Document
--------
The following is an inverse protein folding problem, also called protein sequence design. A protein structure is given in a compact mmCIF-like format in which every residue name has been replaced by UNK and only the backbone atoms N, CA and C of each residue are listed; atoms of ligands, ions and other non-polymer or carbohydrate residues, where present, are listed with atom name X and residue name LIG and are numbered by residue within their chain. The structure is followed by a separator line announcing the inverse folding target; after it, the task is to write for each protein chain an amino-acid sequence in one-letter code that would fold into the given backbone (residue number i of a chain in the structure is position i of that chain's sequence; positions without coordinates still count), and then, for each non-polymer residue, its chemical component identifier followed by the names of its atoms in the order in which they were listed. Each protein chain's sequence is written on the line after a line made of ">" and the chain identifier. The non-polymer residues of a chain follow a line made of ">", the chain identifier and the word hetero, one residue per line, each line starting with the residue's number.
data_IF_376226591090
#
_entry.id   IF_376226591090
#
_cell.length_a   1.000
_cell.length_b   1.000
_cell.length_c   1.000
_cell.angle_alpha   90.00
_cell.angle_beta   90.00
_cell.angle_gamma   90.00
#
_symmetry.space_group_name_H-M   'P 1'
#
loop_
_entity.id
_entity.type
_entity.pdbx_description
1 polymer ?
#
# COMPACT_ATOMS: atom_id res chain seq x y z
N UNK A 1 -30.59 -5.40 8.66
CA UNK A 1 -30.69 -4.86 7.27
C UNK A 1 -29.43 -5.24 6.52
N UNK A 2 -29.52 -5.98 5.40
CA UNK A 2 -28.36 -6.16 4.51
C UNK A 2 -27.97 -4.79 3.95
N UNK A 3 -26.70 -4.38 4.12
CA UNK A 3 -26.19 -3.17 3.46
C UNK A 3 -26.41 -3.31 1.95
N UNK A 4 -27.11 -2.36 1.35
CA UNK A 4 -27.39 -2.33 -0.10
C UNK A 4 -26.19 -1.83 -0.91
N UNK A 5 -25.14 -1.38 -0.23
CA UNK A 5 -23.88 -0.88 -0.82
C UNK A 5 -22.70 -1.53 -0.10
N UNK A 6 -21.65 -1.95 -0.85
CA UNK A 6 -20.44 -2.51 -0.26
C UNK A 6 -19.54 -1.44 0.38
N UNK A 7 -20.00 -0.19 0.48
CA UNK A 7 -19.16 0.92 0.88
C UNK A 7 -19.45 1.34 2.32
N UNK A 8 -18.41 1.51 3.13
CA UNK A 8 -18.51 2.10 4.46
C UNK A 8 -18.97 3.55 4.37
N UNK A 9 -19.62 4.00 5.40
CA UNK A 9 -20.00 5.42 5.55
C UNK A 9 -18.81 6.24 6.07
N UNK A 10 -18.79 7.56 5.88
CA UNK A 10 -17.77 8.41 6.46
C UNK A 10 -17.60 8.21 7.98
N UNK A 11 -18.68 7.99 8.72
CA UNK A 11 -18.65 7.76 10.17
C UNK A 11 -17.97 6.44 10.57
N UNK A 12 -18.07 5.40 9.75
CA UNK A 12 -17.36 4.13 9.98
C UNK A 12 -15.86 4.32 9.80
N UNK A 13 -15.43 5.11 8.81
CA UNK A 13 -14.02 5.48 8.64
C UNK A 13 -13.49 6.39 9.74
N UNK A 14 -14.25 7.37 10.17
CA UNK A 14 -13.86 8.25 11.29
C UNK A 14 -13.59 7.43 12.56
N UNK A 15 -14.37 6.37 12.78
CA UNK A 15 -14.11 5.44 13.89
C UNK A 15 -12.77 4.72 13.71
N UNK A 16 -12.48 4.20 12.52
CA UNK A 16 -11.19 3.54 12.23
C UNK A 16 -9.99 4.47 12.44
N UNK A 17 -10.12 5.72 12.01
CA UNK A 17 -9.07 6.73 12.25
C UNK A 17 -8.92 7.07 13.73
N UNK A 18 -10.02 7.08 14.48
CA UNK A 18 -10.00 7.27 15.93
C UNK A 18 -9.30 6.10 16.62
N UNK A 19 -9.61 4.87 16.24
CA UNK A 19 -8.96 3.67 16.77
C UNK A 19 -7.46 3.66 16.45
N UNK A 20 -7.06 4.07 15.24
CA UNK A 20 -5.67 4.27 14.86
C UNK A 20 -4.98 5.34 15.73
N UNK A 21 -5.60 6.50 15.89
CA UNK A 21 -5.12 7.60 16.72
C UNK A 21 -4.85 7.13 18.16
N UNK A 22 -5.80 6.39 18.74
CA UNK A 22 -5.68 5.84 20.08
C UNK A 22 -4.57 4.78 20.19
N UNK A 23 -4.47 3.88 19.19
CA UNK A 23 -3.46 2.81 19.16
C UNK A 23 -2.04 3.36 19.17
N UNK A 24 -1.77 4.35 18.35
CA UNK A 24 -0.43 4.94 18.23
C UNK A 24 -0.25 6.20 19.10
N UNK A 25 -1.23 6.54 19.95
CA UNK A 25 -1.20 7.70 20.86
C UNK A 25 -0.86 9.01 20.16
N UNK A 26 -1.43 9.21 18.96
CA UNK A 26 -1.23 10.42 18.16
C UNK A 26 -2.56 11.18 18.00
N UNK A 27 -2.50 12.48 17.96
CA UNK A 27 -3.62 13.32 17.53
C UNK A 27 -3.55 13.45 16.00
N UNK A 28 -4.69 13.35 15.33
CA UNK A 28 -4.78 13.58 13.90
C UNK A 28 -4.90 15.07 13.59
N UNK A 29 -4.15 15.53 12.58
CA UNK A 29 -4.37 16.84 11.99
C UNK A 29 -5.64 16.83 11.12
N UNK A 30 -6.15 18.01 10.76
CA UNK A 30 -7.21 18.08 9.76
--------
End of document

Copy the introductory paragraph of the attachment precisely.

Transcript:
The following is an inverse protein folding problem, also called protein sequence design. A protein structure is given in a compact mmCIF-like format in which every residue name has been replaced by UNK and only the backbone atoms N, CA and C of each residue are listed; atoms of ligands, ions and other non-polymer or carbohydrate residues, where present, are listed with atom name X and residue name LIG and are numbered by residue within their chain. The structure is followed by a separator line announcing the inverse folding target; after it, the task is to write for each protein chain an amino-acid sequence in one-letter code that would fold into the given backbone (residue number i of a chain in the structure is position i of that chain's sequence; positions without coordinates still count), and then, for each non-polymer residue, its chemical component identifier followed by the names of its atoms in the order in which they were listed. Each protein chain's sequence is written on the line after a line made of ">" and the chain identifier. The non-polymer residues of a chain follow a line made of ">", the chain identifier and the word hetero, one residue per line, each line starting with the residue's number.